Peter Pronovost’s list, ISO guidelines, Carnegie Mellon’s Capability Maturity Model (CMM), the initial ruleset in Nomic, etc., are much less about the result that is produced and much more about the process used to produce the result.  Let’s take the CMM, specifically: its basic premise is that if the software that a software engineering organization produces does not meet the software requirements, then the organization itself needs to change. The organization needs to raise its “Capability Maturity.”

The way in which the CMM suggests raising an organization’s maturity is through successive iterations of process improvement.  And thus the CMM requires all processes used by the organization to be written down and constantly re-evaluated and revised. Basically, the CMM looks at software production as a factory; if the products pumped out by the factory don’t meet the need, then the factory needs to change its assembly-line processes somehow. The factory’s “intelligence” is raised through process improvement.

It seems obvious to me that the process of government (all over the world) needs a huge dose of CMM.  In analogy to Dr. Pronovost’s intensive care unit, governments all over the world are killing their patients.  The CMM, applied to government, would mandate that all government processes be written down and then (heavily) revised.  This mandate would apply especially to all the unwritten processes of government: the logrolling, the constant 24/7 fundraising, the lobbying, the campaigning.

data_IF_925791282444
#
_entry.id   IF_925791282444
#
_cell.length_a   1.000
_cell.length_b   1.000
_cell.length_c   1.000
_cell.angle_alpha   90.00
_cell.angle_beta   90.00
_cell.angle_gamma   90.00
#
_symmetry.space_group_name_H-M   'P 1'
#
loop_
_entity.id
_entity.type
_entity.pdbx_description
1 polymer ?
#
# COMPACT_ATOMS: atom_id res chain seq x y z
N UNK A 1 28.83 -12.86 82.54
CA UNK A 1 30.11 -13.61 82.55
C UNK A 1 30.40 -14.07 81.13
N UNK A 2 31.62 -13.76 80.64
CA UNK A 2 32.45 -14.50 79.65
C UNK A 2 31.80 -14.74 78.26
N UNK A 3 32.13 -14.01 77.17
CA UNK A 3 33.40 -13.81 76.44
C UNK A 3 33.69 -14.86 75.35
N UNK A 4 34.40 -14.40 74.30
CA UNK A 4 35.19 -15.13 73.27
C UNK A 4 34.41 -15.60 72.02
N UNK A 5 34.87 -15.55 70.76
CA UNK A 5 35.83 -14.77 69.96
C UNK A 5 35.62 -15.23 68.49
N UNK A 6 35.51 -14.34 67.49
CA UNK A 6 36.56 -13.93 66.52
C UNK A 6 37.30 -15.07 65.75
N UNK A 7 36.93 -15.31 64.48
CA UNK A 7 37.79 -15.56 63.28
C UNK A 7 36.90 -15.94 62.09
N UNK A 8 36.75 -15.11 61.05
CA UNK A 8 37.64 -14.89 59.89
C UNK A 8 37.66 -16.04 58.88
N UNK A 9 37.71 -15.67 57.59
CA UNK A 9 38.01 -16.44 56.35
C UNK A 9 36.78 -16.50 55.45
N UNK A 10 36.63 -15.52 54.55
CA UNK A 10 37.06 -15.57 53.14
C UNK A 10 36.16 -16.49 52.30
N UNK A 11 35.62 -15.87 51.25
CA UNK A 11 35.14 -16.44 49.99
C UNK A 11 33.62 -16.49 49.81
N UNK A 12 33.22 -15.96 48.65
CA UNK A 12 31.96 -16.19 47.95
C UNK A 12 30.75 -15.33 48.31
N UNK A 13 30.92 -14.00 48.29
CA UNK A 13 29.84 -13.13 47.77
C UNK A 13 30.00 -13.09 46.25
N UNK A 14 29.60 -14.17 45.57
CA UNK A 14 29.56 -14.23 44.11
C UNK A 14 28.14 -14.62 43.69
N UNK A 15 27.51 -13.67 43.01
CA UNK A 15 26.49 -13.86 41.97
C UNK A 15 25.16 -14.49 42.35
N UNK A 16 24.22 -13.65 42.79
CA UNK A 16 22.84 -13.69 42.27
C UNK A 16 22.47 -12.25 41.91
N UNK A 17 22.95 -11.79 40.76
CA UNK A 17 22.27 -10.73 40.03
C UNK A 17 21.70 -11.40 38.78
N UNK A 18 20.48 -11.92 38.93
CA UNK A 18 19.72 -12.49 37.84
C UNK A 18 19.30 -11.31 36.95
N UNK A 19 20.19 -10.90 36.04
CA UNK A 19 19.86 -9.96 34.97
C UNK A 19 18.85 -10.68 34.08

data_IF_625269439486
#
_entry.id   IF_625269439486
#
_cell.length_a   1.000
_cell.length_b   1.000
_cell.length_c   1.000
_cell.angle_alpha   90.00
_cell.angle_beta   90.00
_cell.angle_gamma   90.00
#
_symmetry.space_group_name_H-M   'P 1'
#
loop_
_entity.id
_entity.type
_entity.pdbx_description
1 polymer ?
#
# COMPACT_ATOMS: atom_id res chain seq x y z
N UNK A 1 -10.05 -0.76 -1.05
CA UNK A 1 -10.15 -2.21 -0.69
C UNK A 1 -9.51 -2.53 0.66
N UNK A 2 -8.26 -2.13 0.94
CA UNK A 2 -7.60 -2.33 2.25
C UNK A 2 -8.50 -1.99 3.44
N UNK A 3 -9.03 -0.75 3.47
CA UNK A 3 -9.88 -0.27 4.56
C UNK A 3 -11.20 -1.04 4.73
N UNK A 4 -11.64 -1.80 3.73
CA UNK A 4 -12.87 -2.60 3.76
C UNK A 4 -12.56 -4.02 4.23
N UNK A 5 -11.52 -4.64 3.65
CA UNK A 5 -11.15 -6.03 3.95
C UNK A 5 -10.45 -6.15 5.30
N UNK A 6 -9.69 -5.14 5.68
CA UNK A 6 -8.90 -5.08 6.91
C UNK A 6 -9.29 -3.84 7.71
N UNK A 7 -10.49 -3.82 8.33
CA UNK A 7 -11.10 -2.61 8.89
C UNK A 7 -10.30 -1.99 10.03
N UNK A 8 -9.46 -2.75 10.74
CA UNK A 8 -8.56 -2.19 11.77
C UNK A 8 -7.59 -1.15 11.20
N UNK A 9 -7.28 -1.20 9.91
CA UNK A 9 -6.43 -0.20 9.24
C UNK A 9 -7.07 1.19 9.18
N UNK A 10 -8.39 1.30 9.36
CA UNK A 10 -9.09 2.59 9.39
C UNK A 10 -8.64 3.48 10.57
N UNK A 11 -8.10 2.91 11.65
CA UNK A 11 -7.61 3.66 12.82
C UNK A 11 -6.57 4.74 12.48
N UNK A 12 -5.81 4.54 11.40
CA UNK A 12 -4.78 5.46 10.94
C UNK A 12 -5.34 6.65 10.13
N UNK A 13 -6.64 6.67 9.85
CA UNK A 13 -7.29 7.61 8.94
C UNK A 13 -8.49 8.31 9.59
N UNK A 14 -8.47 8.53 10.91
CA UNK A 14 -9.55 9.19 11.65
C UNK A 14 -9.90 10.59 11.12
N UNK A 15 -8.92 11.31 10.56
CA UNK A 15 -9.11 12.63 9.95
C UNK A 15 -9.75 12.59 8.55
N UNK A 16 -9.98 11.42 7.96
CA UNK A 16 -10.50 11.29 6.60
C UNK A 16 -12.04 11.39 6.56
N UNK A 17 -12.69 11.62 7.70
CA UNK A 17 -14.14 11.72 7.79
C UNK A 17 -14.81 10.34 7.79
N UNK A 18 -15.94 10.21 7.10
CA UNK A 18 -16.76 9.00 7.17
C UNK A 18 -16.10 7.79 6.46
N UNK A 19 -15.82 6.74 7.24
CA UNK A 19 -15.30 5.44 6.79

If we consider the current structure and processes of US government, they seem guaranteed to produce socialism. A quote from Mises is a great case in point: “Whether we like it or not, it is a fact that economics cannot remain an esoteric branch of knowledge accessible only to small groups of scholars and specialists. Economics deals with society’s fundamental problems; it concerns everyone and belongs to all. It is the main and proper study of every citizen.” (Human Action, p. 879)